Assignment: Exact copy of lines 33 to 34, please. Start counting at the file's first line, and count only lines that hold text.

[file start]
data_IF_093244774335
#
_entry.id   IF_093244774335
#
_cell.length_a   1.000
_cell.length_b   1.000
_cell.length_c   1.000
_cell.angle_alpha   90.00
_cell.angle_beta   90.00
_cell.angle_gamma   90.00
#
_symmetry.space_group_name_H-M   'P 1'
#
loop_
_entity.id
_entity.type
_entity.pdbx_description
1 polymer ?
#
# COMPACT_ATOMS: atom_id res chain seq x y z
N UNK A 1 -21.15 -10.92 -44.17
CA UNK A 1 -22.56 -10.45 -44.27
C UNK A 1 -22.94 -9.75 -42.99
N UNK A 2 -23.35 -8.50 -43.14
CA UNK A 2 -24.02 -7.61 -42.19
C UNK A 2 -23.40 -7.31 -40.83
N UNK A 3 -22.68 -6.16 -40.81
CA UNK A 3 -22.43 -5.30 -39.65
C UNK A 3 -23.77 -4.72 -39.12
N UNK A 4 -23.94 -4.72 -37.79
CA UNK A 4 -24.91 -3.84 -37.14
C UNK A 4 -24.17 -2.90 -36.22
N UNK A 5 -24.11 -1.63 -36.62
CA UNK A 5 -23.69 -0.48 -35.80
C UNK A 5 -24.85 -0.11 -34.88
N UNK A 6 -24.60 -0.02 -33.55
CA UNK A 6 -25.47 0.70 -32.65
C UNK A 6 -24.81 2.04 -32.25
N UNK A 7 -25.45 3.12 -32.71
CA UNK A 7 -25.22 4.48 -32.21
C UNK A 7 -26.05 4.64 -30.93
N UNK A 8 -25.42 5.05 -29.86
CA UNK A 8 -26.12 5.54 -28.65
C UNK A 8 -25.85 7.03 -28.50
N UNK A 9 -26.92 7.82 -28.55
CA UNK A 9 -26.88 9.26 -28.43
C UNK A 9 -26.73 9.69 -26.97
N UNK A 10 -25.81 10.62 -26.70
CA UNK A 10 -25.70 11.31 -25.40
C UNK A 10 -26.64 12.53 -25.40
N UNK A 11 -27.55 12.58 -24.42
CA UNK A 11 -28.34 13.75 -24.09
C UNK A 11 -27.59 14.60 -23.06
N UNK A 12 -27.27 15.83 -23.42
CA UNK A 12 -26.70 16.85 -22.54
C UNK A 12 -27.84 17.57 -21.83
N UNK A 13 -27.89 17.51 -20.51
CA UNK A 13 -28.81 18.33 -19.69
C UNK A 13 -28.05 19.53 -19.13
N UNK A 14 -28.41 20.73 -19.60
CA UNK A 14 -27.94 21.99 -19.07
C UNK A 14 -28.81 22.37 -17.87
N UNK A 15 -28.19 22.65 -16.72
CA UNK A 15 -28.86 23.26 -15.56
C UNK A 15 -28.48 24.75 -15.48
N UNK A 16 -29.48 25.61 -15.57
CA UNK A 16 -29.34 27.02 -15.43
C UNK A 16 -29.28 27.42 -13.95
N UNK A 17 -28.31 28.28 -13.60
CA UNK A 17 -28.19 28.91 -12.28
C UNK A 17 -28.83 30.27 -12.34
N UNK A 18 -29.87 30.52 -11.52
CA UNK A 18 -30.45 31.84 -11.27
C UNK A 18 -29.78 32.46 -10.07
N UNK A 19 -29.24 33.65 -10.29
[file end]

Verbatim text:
N UNK A 5 -24.11 -1.63 -36.62
CA UNK A 5 -23.69 -0.48 -35.80